Household Economic Well-being: Response to Micro-Credit Access in Cameroon
Francis Menjo Baye
African Development Review, 2013, vol. 25, issue 4, 447–467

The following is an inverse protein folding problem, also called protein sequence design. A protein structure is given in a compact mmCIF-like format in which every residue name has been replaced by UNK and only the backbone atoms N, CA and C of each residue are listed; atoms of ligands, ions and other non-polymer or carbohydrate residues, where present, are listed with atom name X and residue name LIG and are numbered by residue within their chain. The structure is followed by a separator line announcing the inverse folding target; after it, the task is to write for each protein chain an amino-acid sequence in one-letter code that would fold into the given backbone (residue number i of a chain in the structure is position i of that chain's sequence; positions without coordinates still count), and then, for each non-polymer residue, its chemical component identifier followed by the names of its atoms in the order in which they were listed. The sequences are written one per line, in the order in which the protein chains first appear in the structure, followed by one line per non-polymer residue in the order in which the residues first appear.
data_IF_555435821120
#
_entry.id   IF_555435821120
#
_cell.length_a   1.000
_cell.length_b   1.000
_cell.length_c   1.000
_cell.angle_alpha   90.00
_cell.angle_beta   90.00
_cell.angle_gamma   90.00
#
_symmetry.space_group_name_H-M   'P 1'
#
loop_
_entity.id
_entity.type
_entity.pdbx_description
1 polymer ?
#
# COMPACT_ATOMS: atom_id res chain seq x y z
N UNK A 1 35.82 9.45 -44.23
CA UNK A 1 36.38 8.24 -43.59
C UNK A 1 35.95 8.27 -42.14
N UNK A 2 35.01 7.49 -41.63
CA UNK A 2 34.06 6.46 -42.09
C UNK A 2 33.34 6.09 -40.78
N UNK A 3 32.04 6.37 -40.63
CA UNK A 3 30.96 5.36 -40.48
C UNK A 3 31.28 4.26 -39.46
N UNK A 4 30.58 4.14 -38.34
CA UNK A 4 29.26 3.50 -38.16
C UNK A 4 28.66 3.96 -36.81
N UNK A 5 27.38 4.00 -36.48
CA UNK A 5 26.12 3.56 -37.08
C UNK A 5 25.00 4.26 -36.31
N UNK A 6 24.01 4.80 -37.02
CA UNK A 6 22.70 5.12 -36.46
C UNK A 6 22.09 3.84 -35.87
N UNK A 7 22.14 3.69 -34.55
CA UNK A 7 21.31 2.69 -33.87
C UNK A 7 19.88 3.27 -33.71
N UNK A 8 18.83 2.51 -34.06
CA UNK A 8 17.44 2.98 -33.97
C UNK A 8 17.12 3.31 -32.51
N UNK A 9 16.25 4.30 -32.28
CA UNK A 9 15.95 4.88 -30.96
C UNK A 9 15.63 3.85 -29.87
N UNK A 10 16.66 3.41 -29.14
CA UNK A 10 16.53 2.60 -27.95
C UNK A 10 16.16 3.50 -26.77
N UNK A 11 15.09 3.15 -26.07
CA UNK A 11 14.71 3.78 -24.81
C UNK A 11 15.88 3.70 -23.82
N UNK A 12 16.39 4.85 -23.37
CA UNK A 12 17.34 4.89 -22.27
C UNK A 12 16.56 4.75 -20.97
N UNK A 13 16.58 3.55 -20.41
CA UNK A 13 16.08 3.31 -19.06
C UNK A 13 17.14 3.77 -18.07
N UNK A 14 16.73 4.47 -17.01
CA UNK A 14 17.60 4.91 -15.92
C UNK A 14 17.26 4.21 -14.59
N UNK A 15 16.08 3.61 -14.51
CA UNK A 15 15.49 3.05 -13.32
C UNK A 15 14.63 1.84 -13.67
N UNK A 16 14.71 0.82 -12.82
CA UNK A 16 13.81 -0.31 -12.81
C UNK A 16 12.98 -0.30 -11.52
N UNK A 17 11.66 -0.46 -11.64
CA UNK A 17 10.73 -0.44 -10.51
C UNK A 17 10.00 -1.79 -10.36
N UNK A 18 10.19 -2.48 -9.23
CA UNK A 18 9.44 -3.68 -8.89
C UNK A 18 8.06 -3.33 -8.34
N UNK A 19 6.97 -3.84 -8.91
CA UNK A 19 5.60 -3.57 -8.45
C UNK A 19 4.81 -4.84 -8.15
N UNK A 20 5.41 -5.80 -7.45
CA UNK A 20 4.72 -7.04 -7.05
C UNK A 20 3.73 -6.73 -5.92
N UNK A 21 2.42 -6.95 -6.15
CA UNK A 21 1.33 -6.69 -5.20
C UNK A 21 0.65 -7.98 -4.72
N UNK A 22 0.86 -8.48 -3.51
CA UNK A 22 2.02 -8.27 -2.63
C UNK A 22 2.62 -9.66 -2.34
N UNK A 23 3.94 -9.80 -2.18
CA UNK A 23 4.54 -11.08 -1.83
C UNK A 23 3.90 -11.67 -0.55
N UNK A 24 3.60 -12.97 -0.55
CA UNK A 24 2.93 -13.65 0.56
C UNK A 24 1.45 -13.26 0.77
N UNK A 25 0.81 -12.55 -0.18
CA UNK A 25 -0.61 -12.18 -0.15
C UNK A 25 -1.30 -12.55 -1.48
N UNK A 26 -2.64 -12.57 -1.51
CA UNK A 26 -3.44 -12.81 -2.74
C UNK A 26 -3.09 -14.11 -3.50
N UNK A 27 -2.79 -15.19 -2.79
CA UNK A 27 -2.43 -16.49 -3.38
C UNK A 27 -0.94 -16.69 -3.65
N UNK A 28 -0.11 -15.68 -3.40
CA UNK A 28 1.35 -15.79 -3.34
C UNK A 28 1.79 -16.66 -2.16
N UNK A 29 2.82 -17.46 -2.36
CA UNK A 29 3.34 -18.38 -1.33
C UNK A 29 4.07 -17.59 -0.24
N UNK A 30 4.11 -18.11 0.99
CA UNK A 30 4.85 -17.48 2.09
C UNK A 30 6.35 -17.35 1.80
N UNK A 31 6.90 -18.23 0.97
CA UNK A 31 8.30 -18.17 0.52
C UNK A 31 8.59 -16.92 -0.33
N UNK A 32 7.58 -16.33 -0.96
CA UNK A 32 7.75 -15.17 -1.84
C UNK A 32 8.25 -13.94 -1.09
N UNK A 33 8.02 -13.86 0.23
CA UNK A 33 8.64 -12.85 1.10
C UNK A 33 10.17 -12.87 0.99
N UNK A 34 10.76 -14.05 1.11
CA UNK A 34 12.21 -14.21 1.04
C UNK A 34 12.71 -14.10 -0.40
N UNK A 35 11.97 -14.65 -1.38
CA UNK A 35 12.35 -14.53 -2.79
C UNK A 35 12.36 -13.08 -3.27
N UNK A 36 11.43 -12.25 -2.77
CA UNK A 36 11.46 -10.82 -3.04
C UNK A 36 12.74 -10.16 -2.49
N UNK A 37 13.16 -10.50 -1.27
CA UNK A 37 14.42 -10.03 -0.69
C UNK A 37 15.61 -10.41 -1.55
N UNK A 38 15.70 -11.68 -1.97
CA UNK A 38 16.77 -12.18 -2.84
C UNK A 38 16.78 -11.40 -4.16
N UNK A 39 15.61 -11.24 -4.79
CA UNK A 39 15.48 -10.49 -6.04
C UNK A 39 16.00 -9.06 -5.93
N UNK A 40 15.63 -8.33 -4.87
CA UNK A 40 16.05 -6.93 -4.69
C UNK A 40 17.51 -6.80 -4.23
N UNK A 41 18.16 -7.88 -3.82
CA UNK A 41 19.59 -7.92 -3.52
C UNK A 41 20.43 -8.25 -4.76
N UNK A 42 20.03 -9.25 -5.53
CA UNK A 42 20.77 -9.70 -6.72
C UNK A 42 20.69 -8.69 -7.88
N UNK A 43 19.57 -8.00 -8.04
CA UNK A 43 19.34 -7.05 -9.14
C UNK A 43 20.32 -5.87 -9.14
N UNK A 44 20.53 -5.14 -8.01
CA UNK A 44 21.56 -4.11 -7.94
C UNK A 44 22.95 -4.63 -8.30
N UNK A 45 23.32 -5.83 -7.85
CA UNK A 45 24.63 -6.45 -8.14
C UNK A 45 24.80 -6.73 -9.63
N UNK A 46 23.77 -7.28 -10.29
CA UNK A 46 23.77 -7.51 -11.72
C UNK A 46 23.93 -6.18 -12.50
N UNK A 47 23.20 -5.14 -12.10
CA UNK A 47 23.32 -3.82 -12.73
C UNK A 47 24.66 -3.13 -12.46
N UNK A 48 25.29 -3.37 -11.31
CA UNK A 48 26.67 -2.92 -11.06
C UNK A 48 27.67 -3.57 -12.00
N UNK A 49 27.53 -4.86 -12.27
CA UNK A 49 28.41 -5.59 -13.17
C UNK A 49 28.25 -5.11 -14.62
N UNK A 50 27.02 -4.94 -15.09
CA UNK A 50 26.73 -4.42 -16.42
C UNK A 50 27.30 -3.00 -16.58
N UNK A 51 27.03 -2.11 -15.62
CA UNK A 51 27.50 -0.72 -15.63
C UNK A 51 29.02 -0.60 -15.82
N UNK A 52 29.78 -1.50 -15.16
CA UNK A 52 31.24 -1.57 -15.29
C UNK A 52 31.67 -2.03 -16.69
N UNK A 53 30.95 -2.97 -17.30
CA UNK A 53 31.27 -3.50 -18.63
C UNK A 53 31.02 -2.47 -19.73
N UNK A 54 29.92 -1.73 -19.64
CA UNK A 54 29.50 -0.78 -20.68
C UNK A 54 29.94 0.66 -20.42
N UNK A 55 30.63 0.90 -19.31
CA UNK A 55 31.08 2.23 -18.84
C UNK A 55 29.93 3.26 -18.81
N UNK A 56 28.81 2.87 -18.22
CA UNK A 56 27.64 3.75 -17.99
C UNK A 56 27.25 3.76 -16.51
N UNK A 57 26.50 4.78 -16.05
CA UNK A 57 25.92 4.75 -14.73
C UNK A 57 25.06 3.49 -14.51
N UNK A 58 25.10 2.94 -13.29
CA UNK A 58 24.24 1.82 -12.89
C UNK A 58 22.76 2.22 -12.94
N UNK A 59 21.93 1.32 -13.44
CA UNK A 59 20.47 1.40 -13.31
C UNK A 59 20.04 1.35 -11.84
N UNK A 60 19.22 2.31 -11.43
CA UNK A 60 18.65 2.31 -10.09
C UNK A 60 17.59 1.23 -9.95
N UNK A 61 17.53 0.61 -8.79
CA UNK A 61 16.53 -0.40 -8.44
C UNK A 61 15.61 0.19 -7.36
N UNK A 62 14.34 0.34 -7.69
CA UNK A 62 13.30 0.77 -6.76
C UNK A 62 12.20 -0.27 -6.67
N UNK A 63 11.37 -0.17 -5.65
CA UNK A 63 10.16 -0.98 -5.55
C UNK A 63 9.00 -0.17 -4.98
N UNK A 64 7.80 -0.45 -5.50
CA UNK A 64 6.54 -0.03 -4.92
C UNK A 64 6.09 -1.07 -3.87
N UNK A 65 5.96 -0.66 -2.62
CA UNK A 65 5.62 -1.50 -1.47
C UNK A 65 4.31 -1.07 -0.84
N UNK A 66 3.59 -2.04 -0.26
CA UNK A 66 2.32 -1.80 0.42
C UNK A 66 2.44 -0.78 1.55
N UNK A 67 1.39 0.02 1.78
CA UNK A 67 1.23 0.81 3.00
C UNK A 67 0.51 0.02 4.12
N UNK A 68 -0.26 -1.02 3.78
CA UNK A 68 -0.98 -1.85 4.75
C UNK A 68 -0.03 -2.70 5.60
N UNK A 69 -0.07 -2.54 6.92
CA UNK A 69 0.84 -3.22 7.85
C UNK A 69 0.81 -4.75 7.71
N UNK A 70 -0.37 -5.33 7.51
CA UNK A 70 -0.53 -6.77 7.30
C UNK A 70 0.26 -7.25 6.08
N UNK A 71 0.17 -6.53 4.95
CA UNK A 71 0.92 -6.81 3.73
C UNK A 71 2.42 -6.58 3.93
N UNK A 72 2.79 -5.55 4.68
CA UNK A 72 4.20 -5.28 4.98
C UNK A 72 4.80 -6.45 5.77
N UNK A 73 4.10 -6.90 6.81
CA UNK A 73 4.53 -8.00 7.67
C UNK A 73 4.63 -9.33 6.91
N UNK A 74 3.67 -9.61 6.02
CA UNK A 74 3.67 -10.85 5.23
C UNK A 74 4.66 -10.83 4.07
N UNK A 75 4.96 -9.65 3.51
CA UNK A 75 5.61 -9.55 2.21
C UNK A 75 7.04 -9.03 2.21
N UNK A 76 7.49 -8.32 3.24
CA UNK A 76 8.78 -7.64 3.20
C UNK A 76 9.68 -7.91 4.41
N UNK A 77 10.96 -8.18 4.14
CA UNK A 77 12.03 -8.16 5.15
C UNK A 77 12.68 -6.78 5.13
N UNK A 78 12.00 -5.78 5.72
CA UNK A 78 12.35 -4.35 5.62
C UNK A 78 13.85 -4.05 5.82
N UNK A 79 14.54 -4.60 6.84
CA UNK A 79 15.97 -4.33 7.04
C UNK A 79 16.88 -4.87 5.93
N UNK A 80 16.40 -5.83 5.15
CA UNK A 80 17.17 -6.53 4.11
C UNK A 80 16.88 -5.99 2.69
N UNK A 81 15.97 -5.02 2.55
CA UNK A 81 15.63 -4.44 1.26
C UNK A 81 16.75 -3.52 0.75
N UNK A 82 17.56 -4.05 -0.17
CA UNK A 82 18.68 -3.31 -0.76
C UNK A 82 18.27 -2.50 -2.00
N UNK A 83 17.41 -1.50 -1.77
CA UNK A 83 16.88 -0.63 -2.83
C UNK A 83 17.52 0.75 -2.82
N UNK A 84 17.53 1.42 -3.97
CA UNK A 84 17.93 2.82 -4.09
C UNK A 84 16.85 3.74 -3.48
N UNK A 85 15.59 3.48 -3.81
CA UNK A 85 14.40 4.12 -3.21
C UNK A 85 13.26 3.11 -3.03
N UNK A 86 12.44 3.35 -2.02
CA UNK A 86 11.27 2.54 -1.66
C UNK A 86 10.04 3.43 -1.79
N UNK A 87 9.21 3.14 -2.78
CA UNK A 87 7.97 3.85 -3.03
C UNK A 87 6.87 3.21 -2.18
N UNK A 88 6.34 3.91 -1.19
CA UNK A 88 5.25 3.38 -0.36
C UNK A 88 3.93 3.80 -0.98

This paper evaluates the determinants of borrowing, effects of borrowing on economic well-being, and potential disparity in responses by sources of well-being, location and gender, while controlling for other correlates. The 2001 Cameroon household consumption survey and a range of survey-based econometric methods that purge parameter estimates of potential intra-cluster correlation, endogeneity and sample selection biases were used. Access to credit/borrowing is strongly associated with household economic well-being irrespective of source of well-being. Rural well-being is significally more contingent on credit access than urban well-being. Male-headed households rely more significantly on credit access to enhance well-being than their female counterparts. Higher levels of education associate more significantly with well-being enhancement than lower levels, more so for female-headed households than their male counterparts. To sustain the impact of credit on well-being, accompanying measures — availability of sufficient funds, quality services by lenders, physical infrastructures, healthcare and training — are required. These findings are useful in the context of economic recovery and poverty reduction under the current situation in Cameroon, where financial intermediation is limited and penetration is shallow. To better serve the needs of the economically active poor, a microfinance delivery model is proposed.
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